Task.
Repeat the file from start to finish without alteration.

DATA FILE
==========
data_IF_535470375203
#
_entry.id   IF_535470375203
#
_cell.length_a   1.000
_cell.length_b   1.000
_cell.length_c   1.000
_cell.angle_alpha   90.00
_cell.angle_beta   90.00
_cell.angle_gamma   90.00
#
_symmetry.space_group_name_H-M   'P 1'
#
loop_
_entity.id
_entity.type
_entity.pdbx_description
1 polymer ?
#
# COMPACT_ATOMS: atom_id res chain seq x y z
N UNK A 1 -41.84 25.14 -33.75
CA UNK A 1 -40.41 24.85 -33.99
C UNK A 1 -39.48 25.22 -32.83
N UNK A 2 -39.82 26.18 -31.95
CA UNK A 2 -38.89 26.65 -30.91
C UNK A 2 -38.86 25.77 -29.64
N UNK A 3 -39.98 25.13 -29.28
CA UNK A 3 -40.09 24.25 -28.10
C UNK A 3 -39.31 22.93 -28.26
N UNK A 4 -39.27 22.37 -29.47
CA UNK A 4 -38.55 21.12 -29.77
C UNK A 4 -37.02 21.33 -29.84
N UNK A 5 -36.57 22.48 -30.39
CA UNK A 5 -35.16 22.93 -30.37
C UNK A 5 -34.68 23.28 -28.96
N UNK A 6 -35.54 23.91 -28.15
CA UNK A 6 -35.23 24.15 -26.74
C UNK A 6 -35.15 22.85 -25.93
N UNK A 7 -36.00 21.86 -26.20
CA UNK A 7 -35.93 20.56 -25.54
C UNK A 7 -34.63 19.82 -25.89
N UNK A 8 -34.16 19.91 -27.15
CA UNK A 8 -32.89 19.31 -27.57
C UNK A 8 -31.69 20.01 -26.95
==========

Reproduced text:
data_IF_535470375203
#
_entry.id   IF_535470375203
#
_cell.length_a   1.000
_cell.length_b   1.000
_cell.length_c   1.000
_cell.angle_alpha   90.00
_cell.angle_beta   90.00
_cell.angle_gamma   90.00
#
_symmetry.space_group_name_H-M   'P 1'
#
loop_
_entity.id
_entity.type
_entity.pdbx_description
1 polymer ?
#
# COMPACT_ATOMS: atom_id res chain seq x y z
N UNK A 1 -41.84 25.14 -33.75
CA UNK A 1 -40.41 24.85 -33.99
C UNK A 1 -39.48 25.22 -32.83
N UNK A 2 -39.82 26.18 -31.95
CA UNK A 2 -38.89 26.65 -30.91
C UNK A 2 -38.86 25.77 -29.64
N UNK A 3 -39.98 25.13 -29.28
CA UNK A 3 -40.09 24.25 -28.10
C UNK A 3 -39.31 22.93 -28.26
N UNK A 4 -39.27 22.37 -29.47
CA UNK A 4 -38.55 21.12 -29.77
C UNK A 4 -37.02 21.33 -29.84
N UNK A 5 -36.57 22.48 -30.39
CA UNK A 5 -35.16 22.93 -30.37
C UNK A 5 -34.68 23.28 -28.96
N UNK A 6 -35.54 23.91 -28.15
CA UNK A 6 -35.23 24.15 -26.74
C UNK A 6 -35.15 22.85 -25.93
N UNK A 7 -36.00 21.86 -26.20
CA UNK A 7 -35.93 20.56 -25.54
C UNK A 7 -34.63 19.82 -25.89
N UNK A 8 -34.16 19.91 -27.15
CA UNK A 8 -32.89 19.31 -27.57
C UNK A 8 -31.69 20.01 -26.95